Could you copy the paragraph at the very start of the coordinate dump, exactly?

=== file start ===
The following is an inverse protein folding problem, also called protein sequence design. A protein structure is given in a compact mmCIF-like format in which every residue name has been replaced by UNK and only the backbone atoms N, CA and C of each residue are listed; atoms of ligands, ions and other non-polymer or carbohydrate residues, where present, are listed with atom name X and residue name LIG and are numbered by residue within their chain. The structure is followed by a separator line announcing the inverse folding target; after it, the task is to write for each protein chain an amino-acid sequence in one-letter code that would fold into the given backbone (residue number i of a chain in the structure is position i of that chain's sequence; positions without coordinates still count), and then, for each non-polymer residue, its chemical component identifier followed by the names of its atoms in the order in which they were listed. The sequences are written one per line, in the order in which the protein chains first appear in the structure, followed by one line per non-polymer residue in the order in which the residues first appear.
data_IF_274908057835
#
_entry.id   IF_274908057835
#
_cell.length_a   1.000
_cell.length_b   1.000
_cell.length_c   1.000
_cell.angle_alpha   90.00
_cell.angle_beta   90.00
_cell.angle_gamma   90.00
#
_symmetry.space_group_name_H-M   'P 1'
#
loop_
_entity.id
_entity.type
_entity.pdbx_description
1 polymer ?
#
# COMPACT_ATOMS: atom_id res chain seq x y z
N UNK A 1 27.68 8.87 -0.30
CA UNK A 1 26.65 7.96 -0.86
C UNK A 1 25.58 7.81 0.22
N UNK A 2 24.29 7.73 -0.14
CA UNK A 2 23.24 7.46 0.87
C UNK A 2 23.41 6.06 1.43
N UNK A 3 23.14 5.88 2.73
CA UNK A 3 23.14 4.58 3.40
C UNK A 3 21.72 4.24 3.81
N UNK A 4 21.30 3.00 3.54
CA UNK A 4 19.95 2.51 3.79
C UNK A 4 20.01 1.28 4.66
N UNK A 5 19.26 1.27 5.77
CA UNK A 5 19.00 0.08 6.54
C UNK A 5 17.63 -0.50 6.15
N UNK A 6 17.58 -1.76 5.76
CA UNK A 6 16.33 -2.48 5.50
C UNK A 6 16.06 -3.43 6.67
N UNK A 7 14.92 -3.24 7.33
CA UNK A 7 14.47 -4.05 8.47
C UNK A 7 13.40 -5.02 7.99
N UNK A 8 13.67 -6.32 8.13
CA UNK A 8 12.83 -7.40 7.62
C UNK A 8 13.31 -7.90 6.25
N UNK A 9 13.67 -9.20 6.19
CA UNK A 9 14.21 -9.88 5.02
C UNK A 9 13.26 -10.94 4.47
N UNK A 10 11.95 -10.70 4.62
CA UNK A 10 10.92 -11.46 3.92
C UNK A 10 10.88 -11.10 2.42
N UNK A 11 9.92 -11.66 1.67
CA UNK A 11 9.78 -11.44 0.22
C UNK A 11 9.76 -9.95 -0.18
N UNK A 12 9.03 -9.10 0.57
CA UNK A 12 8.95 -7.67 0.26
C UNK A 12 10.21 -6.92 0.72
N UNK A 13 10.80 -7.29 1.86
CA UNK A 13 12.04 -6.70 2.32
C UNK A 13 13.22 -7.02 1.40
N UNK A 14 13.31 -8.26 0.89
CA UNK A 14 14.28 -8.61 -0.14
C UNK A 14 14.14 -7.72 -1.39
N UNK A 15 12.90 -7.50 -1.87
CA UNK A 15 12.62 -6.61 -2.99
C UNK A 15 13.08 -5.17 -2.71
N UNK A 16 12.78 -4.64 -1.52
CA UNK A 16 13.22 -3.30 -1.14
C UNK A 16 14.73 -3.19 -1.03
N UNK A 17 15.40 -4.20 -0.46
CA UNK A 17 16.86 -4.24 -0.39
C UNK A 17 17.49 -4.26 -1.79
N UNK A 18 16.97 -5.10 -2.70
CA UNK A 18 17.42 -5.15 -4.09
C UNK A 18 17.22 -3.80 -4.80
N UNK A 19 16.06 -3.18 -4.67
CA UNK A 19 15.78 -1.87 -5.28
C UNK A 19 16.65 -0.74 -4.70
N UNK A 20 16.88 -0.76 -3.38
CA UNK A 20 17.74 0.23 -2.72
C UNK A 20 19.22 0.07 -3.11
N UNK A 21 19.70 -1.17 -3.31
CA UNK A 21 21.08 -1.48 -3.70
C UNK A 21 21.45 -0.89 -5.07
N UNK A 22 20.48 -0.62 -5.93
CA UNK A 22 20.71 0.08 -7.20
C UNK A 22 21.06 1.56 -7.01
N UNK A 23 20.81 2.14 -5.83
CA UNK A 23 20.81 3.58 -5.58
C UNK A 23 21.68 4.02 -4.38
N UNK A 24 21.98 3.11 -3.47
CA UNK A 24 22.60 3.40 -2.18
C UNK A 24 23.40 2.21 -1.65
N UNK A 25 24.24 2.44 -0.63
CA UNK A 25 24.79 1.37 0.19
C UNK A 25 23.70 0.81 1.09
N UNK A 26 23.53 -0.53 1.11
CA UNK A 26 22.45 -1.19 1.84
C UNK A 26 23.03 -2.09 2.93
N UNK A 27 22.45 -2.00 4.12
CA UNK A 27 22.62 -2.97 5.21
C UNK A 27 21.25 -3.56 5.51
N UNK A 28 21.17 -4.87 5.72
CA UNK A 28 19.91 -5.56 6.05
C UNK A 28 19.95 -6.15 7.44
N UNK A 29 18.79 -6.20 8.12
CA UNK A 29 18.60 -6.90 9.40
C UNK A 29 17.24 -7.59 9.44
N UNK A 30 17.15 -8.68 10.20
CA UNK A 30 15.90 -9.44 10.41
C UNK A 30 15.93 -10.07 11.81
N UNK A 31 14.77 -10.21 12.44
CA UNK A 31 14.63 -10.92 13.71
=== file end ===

The following is an inverse protein folding problem, also called protein sequence design. A protein structure is given in a compact mmCIF-like format in which every residue name has been replaced by UNK and only the backbone atoms N, CA and C of each residue are listed; atoms of ligands, ions and other non-polymer or carbohydrate residues, where present, are listed with atom name X and residue name LIG and are numbered by residue within their chain. The structure is followed by a separator line announcing the inverse folding target; after it, the task is to write for each protein chain an amino-acid sequence in one-letter code that would fold into the given backbone (residue number i of a chain in the structure is position i of that chain's sequence; positions without coordinates still count), and then, for each non-polymer residue, its chemical component identifier followed by the names of its atoms in the order in which they were listed. The sequences are written one per line, in the order in which the protein chains first appear in the structure, followed by one line per non-polymer residue in the order in which the residues first appear.